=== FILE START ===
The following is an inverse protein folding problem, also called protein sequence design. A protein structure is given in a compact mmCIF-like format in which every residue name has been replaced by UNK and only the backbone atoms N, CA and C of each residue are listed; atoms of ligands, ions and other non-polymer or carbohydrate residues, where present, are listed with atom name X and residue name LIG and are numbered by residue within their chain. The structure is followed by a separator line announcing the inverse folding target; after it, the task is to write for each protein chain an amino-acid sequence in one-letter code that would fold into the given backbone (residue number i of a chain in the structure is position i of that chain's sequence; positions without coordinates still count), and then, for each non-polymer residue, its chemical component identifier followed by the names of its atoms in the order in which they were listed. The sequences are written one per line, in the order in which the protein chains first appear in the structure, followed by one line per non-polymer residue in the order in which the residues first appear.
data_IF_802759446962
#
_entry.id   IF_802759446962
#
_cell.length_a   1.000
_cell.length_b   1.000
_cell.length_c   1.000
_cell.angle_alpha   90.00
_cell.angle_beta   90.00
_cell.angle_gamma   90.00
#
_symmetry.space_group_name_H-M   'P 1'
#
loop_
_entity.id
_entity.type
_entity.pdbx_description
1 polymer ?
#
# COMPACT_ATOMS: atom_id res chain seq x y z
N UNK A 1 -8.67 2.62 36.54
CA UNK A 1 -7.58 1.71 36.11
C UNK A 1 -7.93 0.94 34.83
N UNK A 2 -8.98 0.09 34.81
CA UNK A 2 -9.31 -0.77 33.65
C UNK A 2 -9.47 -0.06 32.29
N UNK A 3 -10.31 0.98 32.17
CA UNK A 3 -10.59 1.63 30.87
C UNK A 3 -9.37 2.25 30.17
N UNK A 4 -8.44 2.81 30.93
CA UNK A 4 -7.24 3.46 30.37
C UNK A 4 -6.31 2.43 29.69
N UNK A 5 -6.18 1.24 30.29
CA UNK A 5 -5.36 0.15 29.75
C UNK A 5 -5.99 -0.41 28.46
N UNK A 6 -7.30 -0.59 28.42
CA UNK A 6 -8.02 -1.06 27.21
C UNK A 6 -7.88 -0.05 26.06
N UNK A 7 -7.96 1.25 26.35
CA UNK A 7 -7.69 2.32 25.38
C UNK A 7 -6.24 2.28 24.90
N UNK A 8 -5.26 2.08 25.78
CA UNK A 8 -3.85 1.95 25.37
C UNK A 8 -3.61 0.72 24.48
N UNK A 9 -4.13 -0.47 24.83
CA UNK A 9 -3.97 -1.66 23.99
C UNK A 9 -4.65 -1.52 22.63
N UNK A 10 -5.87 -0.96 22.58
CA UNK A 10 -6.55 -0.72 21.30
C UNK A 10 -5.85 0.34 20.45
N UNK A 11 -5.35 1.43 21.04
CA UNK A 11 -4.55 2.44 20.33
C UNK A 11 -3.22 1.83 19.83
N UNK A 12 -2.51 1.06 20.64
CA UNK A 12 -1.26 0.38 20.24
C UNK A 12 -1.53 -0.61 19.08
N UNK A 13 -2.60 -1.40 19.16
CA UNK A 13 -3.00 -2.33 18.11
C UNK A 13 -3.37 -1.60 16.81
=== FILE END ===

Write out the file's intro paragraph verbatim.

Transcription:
The following is an inverse protein folding problem, also called protein sequence design. A protein structure is given in a compact mmCIF-like format in which every residue name has been replaced by UNK and only the backbone atoms N, CA and C of each residue are listed; atoms of ligands, ions and other non-polymer or carbohydrate residues, where present, are listed with atom name X and residue name LIG and are numbered by residue within their chain. The structure is followed by a separator line announcing the inverse folding target; after it, the task is to write for each protein chain an amino-acid sequence in one-letter code that would fold into the given backbone (residue number i of a chain in the structure is position i of that chain's sequence; positions without coordinates still count), and then, for each non-polymer residue, its chemical component identifier followed by the names of its atoms in the order in which they were listed. The sequences are written one per line, in the order in which the protein chains first appear in the structure, followed by one line per non-polymer residue in the order in which the residues first appear.